"The Voice of a People Without A Home" -- The Signal, 29 January 2008
For more than 35 years, beginning with its founding in 1981, the Metro Atlanta Task Force for the Homeless served as the central coordinating agency for services to Atlantans experiencing homelessness. Funded by state and federal sources as well as high-profile benefactors, the Task Force served hundreds of thousands of people over the years, largely through The Center at Peachtree-Pine, which opened in 2007 and eventually was cited as the largest homeless shelter in the Southeast, serving up to 15,000 people each year. This included thousands of women with children, who were the fastest-growing group of Atlantans seeking housing support in the 1990s.
Although Peachtree-Pine was the Task Force’s most visible presence in the eyes of many Atlantans, the organization’s mission and programs extended far beyond the shelter and centered on the goal of eliminating homelessness in Atlanta. Apart from the shelter, the Task Force’s other services included an assistance hotline, job training, medical screenings and referrals for care, street outreach, transportation, transitional housing, an art studio and gallery, a resident volunteer program, and data collection to track the number of people in Atlanta and the metro area experiencing homeless and compile demographic profiles of those needing services. Most fundamentally, the organization operated as a clearinghouse to connect people with short- and long-term housing and job opportunities, but the Task Force was also involved in advocacy and education around complex and still-relevant issues connected to homelessness, such as healthcare access and affordability, public housing, economic justice, and civil rights.
The Signal, 28 February 2017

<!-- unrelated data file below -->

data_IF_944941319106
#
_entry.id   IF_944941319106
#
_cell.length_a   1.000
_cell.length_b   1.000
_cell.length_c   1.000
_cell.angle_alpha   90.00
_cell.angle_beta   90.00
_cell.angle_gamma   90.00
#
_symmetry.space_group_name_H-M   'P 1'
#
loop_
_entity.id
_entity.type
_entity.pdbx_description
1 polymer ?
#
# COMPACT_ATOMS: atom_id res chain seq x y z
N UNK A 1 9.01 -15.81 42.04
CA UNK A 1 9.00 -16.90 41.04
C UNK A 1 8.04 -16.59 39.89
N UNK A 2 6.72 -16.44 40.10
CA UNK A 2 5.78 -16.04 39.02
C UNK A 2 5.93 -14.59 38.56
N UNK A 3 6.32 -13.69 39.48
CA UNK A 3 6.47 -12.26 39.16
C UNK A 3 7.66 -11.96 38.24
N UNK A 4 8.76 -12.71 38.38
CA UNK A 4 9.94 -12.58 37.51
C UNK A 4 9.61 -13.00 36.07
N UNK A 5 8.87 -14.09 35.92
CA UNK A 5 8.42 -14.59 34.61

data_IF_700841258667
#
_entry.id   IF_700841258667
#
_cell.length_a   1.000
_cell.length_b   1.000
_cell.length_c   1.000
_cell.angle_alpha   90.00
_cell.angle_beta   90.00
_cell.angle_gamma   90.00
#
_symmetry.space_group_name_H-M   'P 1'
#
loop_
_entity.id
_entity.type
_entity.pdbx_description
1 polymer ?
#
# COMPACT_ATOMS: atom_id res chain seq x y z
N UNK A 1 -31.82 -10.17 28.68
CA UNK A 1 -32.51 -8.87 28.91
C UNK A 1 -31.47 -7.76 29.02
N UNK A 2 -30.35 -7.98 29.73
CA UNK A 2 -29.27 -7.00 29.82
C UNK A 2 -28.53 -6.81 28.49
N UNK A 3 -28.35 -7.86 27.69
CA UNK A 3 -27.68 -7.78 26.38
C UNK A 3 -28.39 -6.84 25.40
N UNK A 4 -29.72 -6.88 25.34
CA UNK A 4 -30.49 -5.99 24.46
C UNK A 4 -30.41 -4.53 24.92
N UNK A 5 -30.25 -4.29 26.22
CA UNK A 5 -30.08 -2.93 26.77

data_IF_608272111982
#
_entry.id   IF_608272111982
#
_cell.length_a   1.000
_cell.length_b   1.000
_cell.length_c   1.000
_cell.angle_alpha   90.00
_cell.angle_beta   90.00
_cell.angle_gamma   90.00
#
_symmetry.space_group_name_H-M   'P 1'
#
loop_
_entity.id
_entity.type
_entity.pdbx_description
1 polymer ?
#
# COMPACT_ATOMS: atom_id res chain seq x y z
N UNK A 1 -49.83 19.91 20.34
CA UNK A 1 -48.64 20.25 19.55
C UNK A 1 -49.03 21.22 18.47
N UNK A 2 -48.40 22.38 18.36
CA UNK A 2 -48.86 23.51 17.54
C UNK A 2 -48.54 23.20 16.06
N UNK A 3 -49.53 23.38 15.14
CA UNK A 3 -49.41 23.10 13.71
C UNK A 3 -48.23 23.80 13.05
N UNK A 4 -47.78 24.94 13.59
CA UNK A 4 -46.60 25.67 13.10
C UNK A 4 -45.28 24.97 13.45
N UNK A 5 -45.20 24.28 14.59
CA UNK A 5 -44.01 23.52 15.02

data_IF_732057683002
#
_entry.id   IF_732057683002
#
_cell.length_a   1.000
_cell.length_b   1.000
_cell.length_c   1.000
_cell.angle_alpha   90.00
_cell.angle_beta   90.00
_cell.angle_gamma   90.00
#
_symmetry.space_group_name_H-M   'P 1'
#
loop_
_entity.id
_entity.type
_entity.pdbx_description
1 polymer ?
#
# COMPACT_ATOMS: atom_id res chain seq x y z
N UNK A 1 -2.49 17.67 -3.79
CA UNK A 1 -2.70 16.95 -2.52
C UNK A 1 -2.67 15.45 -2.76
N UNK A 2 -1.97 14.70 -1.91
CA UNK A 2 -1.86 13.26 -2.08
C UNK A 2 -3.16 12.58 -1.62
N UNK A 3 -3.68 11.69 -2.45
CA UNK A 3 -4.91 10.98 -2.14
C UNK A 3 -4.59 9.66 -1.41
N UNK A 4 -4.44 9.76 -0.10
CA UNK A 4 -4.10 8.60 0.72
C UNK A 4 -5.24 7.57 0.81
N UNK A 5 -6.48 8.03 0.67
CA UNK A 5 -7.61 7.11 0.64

Over the years, the Task Force became known not only for its essential work but also for its troubled relationships with Atlanta’s city government and the local business community and for controversies related to public health concerns and criminal activity at Peachtree-Pine. These widely reported struggles eventually led the shelter to close in 2017 and to the Task Force ceasing operations in 2019. This closure meant the end of an essential safety net for many Atlantans. It also left the Task Force and its founders and board members to grapple with a decidedly mixed legacy, and it left other advocates, who provide services to the homeless, with the challenge of overcoming negative public sentiment and building new partnerships with local government, community agencies, and funders. In part because of the organization’s complex story, preserving the records of the Metro Atlanta Task Force for the Homeless provides a window onto economic and political debates that shaped the development of Atlanta in the late 20th and early 21st centuries and, more importantly, onto the human stories of homelessness in the city, bringing attention to voices and perspectives not often documented in the formal historical record.